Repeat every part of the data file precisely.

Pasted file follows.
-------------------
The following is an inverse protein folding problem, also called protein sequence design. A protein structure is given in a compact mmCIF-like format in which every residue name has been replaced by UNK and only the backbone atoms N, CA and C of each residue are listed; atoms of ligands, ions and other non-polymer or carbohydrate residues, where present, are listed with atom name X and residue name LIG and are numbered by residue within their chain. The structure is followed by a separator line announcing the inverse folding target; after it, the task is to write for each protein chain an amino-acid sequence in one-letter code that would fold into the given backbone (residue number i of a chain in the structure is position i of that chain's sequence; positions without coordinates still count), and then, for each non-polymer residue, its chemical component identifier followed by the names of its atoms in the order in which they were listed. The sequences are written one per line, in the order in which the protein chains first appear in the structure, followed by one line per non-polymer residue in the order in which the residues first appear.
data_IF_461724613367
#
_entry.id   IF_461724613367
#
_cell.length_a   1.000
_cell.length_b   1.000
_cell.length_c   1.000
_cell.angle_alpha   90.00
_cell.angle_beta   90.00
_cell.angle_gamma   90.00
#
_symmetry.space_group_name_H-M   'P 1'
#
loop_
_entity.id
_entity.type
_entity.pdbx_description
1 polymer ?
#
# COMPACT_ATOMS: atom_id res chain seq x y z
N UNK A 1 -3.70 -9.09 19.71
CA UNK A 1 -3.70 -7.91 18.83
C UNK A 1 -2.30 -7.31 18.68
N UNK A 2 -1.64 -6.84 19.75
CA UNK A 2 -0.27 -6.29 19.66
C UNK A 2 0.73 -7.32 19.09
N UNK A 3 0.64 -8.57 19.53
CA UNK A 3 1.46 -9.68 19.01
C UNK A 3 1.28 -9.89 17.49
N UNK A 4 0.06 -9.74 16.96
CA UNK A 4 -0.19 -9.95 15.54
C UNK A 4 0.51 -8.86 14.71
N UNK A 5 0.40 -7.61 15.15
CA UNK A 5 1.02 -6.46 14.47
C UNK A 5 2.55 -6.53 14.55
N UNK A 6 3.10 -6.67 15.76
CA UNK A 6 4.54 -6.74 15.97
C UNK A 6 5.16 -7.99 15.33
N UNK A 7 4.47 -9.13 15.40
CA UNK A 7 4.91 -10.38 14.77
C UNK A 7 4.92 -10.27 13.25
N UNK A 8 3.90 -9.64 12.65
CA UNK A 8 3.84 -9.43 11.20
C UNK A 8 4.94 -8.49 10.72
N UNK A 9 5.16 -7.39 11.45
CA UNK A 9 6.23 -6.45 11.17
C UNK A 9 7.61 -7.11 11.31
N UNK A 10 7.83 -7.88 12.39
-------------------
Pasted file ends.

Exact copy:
The following is an inverse protein folding problem, also called protein sequence design. A protein structure is given in a compact mmCIF-like format in which every residue name has been replaced by UNK and only the backbone atoms N, CA and C of each residue are listed; atoms of ligands, ions and other non-polymer or carbohydrate residues, where present, are listed with atom name X and residue name LIG and are numbered by residue within their chain. The structure is followed by a separator line announcing the inverse folding target; after it, the task is to write for each protein chain an amino-acid sequence in one-letter code that would fold into the given backbone (residue number i of a chain in the structure is position i of that chain's sequence; positions without coordinates still count), and then, for each non-polymer residue, its chemical component identifier followed by the names of its atoms in the order in which they were listed. The sequences are written one per line, in the order in which the protein chains first appear in the structure, followed by one line per non-polymer residue in the order in which the residues first appear.
data_IF_461724613367
#
_entry.id   IF_461724613367
#
_cell.length_a   1.000
_cell.length_b   1.000
_cell.length_c   1.000
_cell.angle_alpha   90.00
_cell.angle_beta   90.00
_cell.angle_gamma   90.00
#
_symmetry.space_group_name_H-M   'P 1'
#
loop_
_entity.id
_entity.type
_entity.pdbx_description
1 polymer ?
#
# COMPACT_ATOMS: atom_id res chain seq x y z
N UNK A 1 -3.70 -9.09 19.71
CA UNK A 1 -3.70 -7.91 18.83
C UNK A 1 -2.30 -7.31 18.68
N UNK A 2 -1.64 -6.84 19.75
CA UNK A 2 -0.27 -6.29 19.66
C UNK A 2 0.73 -7.32 19.09
N UNK A 3 0.64 -8.57 19.53
CA UNK A 3 1.46 -9.68 19.01
C UNK A 3 1.28 -9.89 17.49
N UNK A 4 0.06 -9.74 16.96
CA UNK A 4 -0.19 -9.95 15.54
C UNK A 4 0.51 -8.86 14.71
N UNK A 5 0.40 -7.61 15.15
CA UNK A 5 1.02 -6.46 14.47
C UNK A 5 2.55 -6.53 14.55
N UNK A 6 3.10 -6.67 15.76
CA UNK A 6 4.54 -6.74 15.97
C UNK A 6 5.16 -7.99 15.33
N UNK A 7 4.47 -9.13 15.40
CA UNK A 7 4.91 -10.38 14.77
C UNK A 7 4.92 -10.27 13.25
N UNK A 8 3.90 -9.64 12.65
CA UNK A 8 3.84 -9.43 11.20
C UNK A 8 4.94 -8.49 10.72
N UNK A 9 5.16 -7.39 11.45
CA UNK A 9 6.23 -6.45 11.17
C UNK A 9 7.61 -7.11 11.31
N UNK A 10 7.83 -7.88 12.39